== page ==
Anthony Hilton, a professor of Microbiology at the Aston University revealed the results of a study that confirm the “five-second rule” about food that falls down to the floor.

According to different sources, the “five-second rule” is attributed to Genghis Khan. When the Barbarians marched across Europe, Khan said to his army that food that fell on the floor could stay there for five hours, and they called that “The Khan Rule.” Over time, people thought five hours was too long, so the rule mutated to five seconds.

Jelly toast on floor
Jelly toast on the floor. Image credit: The Huffington Post.

Hilton studied the transfer of different bacteria to some foods that were set on the floor from 3 to 30 seconds, and the results are that “it is unlike that food have picked up a bacteria from a few seconds on the floor,” according to The Daily Mail.

The five-second rule is not always safe

The study doesn’t say that picking up food from the ground is always safe. According to Hilton, eating food that was on the floor carries some risks, depending on which bacteria are present on the floor at the time the food is dropped. So, it’s not entirely safe that after five seconds the food is still clean.

“Our research has shown that the nature of the floor surface, the type of food dropped on the ground and the length of time it spends on the floor can all have an impact on the number that can transfer,” Hilton said to Metro.

Girl crying
Hilton said that it is important to take into account the appearance of the food, and if it is visually contaminated it should not be eaten for any reason. Image credit: Youtube.

The study found out that bacteria was less likely to be transferred from a carpet, but they are most likely to be transferred from other surfaces like a laminate floor.

“We have found evidence that transfer from indoor flooring surface is incredibly poor with carpet actually posing the lowest risk of bacterial transfer onto dropped food,” said Hilton, according to KcenTV.

The main reason for the study came after they applied a survey to around 2,000 people and found that 87 percent admitted eating food that had been on the floor. So, they decided to prove what seemed to be a myth until now.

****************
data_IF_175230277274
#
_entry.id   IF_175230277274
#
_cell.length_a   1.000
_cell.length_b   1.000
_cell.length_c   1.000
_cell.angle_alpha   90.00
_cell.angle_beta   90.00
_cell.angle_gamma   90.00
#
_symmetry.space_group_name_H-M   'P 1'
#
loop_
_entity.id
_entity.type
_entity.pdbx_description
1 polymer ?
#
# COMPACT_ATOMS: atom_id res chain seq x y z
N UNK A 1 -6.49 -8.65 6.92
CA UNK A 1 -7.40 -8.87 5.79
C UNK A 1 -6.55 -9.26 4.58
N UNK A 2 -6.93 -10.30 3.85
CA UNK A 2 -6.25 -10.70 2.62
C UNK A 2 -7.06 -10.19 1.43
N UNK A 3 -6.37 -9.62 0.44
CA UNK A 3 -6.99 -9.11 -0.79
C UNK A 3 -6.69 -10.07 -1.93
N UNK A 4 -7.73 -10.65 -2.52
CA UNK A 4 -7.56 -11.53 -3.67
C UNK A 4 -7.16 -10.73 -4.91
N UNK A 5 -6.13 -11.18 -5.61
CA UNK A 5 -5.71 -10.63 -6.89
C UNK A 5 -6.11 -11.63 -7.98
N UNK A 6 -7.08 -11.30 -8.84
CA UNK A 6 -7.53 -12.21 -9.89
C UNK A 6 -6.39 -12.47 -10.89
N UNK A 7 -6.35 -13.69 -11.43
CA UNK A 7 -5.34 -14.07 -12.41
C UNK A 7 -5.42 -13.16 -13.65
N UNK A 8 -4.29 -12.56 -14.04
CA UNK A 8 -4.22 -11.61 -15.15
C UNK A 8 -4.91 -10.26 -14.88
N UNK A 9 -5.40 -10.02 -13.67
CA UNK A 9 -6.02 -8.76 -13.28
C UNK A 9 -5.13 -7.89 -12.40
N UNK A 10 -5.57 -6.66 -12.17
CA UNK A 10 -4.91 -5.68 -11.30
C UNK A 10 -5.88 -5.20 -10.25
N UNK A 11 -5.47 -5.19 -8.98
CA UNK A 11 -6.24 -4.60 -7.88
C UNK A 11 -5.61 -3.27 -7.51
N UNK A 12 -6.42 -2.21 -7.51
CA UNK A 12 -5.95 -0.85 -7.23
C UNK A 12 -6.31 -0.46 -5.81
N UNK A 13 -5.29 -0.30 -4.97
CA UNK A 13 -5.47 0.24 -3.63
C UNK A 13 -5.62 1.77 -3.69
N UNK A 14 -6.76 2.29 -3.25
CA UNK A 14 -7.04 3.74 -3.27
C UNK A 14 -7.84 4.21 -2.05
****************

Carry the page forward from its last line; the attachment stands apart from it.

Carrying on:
Also, the survey shows that women are more likely to eat food that had been on the floor than men. 55 percent of people that said they already have eaten food dropped on the floor are women, and 81 percent of these women would follow the five-second rule.

Other studies don’t share this opinion

In 2011, Dr. Roy M. Gulic, chief of the division of infectious diseases at Weill Cornell Medical College, said that the five-second rule is fake, and the risk for ingestion of bacteria doesn’t change with the time the food sits on the floor. He said to The New York Times that the could change to a “zero-second rule.”

Another study of Clemson Univesity showed that Salmonella could be transferred from the floor to the food immediately. They tested the bacteria with dropped bologna over wood, tile, and carpet, and they concluded that in wood and tile, more than 99 percent of the bacteria were transferred immediately.

Noodle Mess, Five-second rule
The study said that carpet transferred a fewer number of bacteria, with no difference by contact time. This result coincides with Professor Hilton’s conclusion that the carpet is less likely to transfer bacteria to food than other surfaces. Image credit: The Huffington Post.

Another study published in 2016 by the American Society for Microbiology’s journal, Applied and Environmental Microbiology, led by Professor Donald W. Schaffner of Rutgers University in New Jersey, said that no matter how fast the food is picked up, it would have a bacteria in it.

Schaffner and his team also tested different surfaces like steel, wood and, again, carpet. They dropped the food from one second to 300 seconds, and the food was exposed to a bacterium similar to Salmonella.

The study concluded that while time passes more bacteria is transfered. But that doesn’t mean that the “five-second rule” is real because every food used in the study was contaminated, no matter the time that it remained on the floor.

They also concluded that carpet had the least rate of transmission of bacteria, coinciding with results from similar studies regarding the five-second rule.

“If I were to drop a piece of watermelon on my relatively clean kitchen floor, I’m telling you, man, it’s going in the compost,” Schaffner said in an interview, according to The New York Times.

Source: Metro